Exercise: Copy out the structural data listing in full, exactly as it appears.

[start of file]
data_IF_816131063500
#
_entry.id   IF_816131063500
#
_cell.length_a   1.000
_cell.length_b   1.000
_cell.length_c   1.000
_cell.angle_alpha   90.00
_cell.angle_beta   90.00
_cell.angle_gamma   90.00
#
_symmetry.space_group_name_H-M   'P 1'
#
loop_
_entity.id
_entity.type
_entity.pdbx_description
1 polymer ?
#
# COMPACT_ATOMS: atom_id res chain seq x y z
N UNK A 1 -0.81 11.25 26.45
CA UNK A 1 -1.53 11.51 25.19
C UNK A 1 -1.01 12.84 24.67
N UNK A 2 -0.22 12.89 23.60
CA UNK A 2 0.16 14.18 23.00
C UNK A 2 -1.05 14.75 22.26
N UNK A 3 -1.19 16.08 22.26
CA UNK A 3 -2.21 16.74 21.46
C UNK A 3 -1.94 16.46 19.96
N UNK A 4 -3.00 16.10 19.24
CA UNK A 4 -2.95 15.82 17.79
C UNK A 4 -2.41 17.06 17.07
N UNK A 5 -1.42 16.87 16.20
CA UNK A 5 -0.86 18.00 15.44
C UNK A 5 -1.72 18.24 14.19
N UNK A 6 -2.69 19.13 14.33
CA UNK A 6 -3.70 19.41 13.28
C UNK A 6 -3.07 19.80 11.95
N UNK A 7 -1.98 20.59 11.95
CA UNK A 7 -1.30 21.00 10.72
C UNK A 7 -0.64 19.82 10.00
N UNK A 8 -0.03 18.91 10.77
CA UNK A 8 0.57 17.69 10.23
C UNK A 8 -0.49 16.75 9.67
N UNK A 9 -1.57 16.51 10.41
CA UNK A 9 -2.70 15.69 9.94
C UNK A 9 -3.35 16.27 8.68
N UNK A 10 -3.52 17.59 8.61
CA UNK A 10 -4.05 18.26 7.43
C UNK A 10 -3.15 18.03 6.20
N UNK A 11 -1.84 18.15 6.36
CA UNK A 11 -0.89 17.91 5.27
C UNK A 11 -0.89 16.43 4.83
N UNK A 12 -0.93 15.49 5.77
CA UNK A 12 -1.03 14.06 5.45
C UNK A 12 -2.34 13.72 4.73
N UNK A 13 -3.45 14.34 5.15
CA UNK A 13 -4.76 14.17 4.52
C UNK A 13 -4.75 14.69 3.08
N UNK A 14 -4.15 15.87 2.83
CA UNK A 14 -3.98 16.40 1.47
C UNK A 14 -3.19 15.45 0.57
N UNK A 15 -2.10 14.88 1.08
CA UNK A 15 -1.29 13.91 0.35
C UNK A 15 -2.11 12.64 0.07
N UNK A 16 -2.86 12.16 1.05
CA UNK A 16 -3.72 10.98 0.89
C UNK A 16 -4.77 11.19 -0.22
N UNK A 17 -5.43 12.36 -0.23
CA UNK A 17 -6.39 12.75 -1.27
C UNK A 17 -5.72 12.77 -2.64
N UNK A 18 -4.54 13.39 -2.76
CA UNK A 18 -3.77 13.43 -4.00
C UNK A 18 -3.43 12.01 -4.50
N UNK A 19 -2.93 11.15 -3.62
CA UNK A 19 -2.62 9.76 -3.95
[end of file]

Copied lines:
data_IF_816131063500
#
_entry.id   IF_816131063500
#
_cell.length_a   1.000
_cell.length_b   1.000
_cell.length_c   1.000
_cell.angle_alpha   90.00
_cell.angle_beta   90.00
_cell.angle_gamma   90.00
#
_symmetry.space_group_name_H-M   'P 1'
#
loop_
_entity.id
_entity.type
_entity.pdbx_description
1 polymer ?
#
# COMPACT_ATOMS: atom_id res chain seq x y z
N UNK A 1 -0.81 11.25 26.45
CA UNK A 1 -1.53 11.51 25.19
C UNK A 1 -1.01 12.84 24.67
N UNK A 2 -0.22 12.89 23.60
CA UNK A 2 0.16 14.18 23.00
C UNK A 2 -1.05 14.75 22.26
N UNK A 3 -1.19 16.08 22.26
CA UNK A 3 -2.21 16.74 21.46
C UNK A 3 -1.94 16.46 19.96
N UNK A 4 -3.00 16.10 19.24
CA UNK A 4 -2.95 15.82 17.79
C UNK A 4 -2.41 17.06 17.07
N UNK A 5 -1.42 16.87 16.20
CA UNK A 5 -0.86 18.00 15.44
C UNK A 5 -1.72 18.24 14.19
N UNK A 6 -2.69 19.13 14.33
CA UNK A 6 -3.70 19.41 13.28
C UNK A 6 -3.07 19.80 11.95
N UNK A 7 -1.98 20.59 11.95
CA UNK A 7 -1.30 21.00 10.72
C UNK A 7 -0.64 19.82 10.00
N UNK A 8 -0.03 18.91 10.77
CA UNK A 8 0.57 17.69 10.23
C UNK A 8 -0.49 16.75 9.67
N UNK A 9 -1.57 16.51 10.41
CA UNK A 9 -2.70 15.69 9.94
C UNK A 9 -3.35 16.27 8.68
N UNK A 10 -3.52 17.59 8.61
CA UNK A 10 -4.05 18.26 7.43
C UNK A 10 -3.15 18.03 6.20
N UNK A 11 -1.84 18.15 6.36
CA UNK A 11 -0.89 17.91 5.27
C UNK A 11 -0.89 16.43 4.83
N UNK A 12 -0.93 15.49 5.77
CA UNK A 12 -1.03 14.06 5.45
C UNK A 12 -2.34 13.72 4.73
N UNK A 13 -3.45 14.34 5.15
CA UNK A 13 -4.76 14.17 4.52
C UNK A 13 -4.75 14.69 3.08
N UNK A 14 -4.15 15.87 2.83
CA UNK A 14 -3.98 16.40 1.47
C UNK A 14 -3.19 15.45 0.57
N UNK A 15 -2.10 14.88 1.08
CA UNK A 15 -1.29 13.91 0.35
C UNK A 15 -2.11 12.64 0.07
N UNK A 16 -2.86 12.16 1.05
CA UNK A 16 -3.72 10.98 0.89
C UNK A 16 -4.77 11.19 -0.22
N UNK A 17 -5.43 12.36 -0.23
CA UNK A 17 -6.39 12.75 -1.27
C UNK A 17 -5.72 12.77 -2.64
N UNK A 18 -4.54 13.39 -2.76
CA UNK A 18 -3.77 13.43 -4.00
C UNK A 18 -3.43 12.01 -4.50
N UNK A 19 -2.93 11.15 -3.62
CA UNK A 19 -2.62 9.76 -3.95